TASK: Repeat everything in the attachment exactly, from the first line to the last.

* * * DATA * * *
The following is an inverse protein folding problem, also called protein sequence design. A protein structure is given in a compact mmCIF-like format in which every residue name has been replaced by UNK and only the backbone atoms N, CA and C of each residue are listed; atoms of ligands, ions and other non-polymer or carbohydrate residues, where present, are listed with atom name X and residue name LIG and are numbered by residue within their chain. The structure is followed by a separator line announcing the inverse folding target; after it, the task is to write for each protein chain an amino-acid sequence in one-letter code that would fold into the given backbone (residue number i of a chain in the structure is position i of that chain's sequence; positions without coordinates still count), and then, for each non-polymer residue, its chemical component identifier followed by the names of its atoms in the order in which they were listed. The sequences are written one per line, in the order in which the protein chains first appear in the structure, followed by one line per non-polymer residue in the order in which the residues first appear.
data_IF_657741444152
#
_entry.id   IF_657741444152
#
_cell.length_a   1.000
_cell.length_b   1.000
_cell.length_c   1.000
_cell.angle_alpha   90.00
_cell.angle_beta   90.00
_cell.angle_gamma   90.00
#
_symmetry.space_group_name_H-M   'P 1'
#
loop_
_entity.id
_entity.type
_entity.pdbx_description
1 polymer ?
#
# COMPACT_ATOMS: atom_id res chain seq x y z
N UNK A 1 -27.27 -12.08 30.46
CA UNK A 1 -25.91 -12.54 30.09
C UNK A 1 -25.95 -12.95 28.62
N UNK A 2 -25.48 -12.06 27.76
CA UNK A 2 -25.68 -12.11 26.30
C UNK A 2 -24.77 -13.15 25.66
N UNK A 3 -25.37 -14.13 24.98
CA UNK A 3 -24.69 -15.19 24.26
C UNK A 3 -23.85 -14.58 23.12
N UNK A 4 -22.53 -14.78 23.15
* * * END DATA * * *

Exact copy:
The following is an inverse protein folding problem, also called protein sequence design. A protein structure is given in a compact mmCIF-like format in which every residue name has been replaced by UNK and only the backbone atoms N, CA and C of each residue are listed; atoms of ligands, ions and other non-polymer or carbohydrate residues, where present, are listed with atom name X and residue name LIG and are numbered by residue within their chain. The structure is followed by a separator line announcing the inverse folding target; after it, the task is to write for each protein chain an amino-acid sequence in one-letter code that would fold into the given backbone (residue number i of a chain in the structure is position i of that chain's sequence; positions without coordinates still count), and then, for each non-polymer residue, its chemical component identifier followed by the names of its atoms in the order in which they were listed. The sequences are written one per line, in the order in which the protein chains first appear in the structure, followed by one line per non-polymer residue in the order in which the residues first appear.
data_IF_657741444152
#
_entry.id   IF_657741444152
#
_cell.length_a   1.000
_cell.length_b   1.000
_cell.length_c   1.000
_cell.angle_alpha   90.00
_cell.angle_beta   90.00
_cell.angle_gamma   90.00
#
_symmetry.space_group_name_H-M   'P 1'
#
loop_
_entity.id
_entity.type
_entity.pdbx_description
1 polymer ?
#
# COMPACT_ATOMS: atom_id res chain seq x y z
N UNK A 1 -27.27 -12.08 30.46
CA UNK A 1 -25.91 -12.54 30.09
C UNK A 1 -25.95 -12.95 28.62
N UNK A 2 -25.48 -12.06 27.76
CA UNK A 2 -25.68 -12.11 26.30
C UNK A 2 -24.77 -13.15 25.66
N UNK A 3 -25.37 -14.13 24.98
CA UNK A 3 -24.69 -15.19 24.26
C UNK A 3 -23.85 -14.58 23.12
N UNK A 4 -22.53 -14.78 23.15